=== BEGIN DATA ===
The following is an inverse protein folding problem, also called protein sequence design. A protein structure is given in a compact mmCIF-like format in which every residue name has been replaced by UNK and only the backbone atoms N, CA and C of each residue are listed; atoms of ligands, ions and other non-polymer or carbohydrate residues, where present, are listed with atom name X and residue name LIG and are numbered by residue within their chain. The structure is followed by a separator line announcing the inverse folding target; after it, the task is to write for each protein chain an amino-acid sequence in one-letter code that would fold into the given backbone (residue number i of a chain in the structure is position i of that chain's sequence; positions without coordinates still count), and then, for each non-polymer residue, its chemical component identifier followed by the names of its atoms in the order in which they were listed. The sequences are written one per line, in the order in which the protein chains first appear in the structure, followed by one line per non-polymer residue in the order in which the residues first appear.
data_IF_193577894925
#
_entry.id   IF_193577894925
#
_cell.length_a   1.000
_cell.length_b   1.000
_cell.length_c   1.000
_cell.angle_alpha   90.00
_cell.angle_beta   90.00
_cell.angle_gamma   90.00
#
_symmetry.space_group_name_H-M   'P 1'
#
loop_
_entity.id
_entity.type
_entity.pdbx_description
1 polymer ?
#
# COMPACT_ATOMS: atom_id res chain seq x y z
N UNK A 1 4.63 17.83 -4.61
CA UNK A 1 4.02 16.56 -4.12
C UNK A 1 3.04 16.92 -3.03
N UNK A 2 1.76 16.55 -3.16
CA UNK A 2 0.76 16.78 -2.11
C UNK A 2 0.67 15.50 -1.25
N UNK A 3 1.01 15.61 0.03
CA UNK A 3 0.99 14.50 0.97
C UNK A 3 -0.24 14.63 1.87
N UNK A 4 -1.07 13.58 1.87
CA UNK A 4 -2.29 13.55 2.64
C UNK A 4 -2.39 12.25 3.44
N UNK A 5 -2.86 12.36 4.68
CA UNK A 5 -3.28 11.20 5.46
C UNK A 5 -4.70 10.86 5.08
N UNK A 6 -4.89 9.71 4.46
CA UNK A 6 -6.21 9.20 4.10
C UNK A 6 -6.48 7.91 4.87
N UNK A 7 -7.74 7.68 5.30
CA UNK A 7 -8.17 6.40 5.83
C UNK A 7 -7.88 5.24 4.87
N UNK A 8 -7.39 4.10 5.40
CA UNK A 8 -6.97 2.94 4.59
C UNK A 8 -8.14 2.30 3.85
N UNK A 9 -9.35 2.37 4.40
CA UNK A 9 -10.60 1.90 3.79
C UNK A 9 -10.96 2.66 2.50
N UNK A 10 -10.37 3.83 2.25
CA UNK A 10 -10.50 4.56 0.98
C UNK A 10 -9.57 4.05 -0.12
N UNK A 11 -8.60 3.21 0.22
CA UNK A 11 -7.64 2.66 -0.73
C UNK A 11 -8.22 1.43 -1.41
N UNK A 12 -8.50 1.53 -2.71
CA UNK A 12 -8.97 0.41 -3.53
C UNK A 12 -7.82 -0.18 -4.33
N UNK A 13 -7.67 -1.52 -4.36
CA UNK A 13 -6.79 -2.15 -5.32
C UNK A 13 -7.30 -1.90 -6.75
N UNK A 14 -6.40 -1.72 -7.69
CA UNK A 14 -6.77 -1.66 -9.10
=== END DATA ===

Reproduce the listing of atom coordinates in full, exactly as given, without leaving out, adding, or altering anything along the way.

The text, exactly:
The following is an inverse protein folding problem, also called protein sequence design. A protein structure is given in a compact mmCIF-like format in which every residue name has been replaced by UNK and only the backbone atoms N, CA and C of each residue are listed; atoms of ligands, ions and other non-polymer or carbohydrate residues, where present, are listed with atom name X and residue name LIG and are numbered by residue within their chain. The structure is followed by a separator line announcing the inverse folding target; after it, the task is to write for each protein chain an amino-acid sequence in one-letter code that would fold into the given backbone (residue number i of a chain in the structure is position i of that chain's sequence; positions without coordinates still count), and then, for each non-polymer residue, its chemical component identifier followed by the names of its atoms in the order in which they were listed. The sequences are written one per line, in the order in which the protein chains first appear in the structure, followed by one line per non-polymer residue in the order in which the residues first appear.
data_IF_193577894925
#
_entry.id   IF_193577894925
#
_cell.length_a   1.000
_cell.length_b   1.000
_cell.length_c   1.000
_cell.angle_alpha   90.00
_cell.angle_beta   90.00
_cell.angle_gamma   90.00
#
_symmetry.space_group_name_H-M   'P 1'
#
loop_
_entity.id
_entity.type
_entity.pdbx_description
1 polymer ?
#
# COMPACT_ATOMS: atom_id res chain seq x y z
N UNK A 1 4.63 17.83 -4.61
CA UNK A 1 4.02 16.56 -4.12
C UNK A 1 3.04 16.92 -3.03
N UNK A 2 1.76 16.55 -3.16
CA UNK A 2 0.76 16.78 -2.11
C UNK A 2 0.67 15.50 -1.25
N UNK A 3 1.01 15.61 0.03
CA UNK A 3 0.99 14.50 0.97
C UNK A 3 -0.24 14.63 1.87
N UNK A 4 -1.07 13.58 1.87
CA UNK A 4 -2.29 13.55 2.64
C UNK A 4 -2.39 12.25 3.44
N UNK A 5 -2.86 12.36 4.68
CA UNK A 5 -3.28 11.20 5.46
C UNK A 5 -4.70 10.86 5.08
N UNK A 6 -4.89 9.71 4.46
CA UNK A 6 -6.21 9.20 4.10
C UNK A 6 -6.48 7.91 4.87
N UNK A 7 -7.74 7.68 5.30
CA UNK A 7 -8.17 6.40 5.83
C UNK A 7 -7.88 5.24 4.87
N UNK A 8 -7.39 4.10 5.40
CA UNK A 8 -6.97 2.94 4.59
C UNK A 8 -8.14 2.30 3.85
N UNK A 9 -9.35 2.37 4.40
CA UNK A 9 -10.60 1.90 3.79
C UNK A 9 -10.96 2.66 2.50
N UNK A 10 -10.37 3.83 2.25
CA UNK A 10 -10.50 4.56 0.98
C UNK A 10 -9.57 4.05 -0.12
N UNK A 11 -8.60 3.21 0.22
CA UNK A 11 -7.64 2.66 -0.73
C UNK A 11 -8.22 1.43 -1.41
N UNK A 12 -8.50 1.53 -2.71
CA UNK A 12 -8.97 0.41 -3.53
C UNK A 12 -7.82 -0.18 -4.33
N UNK A 13 -7.67 -1.52 -4.36
CA UNK A 13 -6.79 -2.15 -5.32
C UNK A 13 -7.30 -1.90 -6.75
N UNK A 14 -6.40 -1.72 -7.69
CA UNK A 14 -6.77 -1.66 -9.10